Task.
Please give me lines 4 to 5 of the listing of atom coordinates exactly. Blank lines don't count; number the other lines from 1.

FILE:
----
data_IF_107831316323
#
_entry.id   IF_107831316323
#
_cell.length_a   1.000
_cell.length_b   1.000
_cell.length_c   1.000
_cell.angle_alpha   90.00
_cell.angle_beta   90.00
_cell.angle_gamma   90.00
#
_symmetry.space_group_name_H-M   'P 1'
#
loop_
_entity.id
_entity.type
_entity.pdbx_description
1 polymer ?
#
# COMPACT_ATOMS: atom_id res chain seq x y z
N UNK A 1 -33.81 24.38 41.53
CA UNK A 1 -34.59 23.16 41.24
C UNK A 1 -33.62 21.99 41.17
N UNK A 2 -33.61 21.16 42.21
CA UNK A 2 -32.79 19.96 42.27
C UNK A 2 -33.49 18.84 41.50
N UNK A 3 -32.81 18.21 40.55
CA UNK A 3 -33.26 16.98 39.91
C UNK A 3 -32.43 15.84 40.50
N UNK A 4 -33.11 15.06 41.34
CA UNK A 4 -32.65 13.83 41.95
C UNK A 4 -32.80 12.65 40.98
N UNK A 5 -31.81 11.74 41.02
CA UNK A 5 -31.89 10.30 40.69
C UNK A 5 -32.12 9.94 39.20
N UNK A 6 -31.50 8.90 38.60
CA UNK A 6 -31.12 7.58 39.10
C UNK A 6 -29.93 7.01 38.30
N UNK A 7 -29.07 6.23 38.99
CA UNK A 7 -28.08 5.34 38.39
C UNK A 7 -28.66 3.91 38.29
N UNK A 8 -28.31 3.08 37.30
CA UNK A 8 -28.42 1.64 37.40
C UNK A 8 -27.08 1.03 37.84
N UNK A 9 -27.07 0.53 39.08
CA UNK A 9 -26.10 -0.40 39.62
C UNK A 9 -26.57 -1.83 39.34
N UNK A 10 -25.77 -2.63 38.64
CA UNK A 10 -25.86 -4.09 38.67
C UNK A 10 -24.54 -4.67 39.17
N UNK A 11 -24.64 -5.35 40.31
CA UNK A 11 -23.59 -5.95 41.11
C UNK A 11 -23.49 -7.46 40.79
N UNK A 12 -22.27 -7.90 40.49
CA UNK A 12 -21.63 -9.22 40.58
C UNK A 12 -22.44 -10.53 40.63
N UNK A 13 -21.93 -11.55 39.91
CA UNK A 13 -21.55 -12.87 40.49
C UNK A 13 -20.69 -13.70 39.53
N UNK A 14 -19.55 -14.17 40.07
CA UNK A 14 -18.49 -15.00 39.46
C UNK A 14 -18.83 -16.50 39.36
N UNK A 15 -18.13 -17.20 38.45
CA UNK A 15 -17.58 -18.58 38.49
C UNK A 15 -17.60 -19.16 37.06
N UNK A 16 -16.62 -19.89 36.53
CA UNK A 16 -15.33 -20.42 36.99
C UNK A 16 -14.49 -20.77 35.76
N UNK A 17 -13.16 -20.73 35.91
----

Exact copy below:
#
_cell.length_a   1.000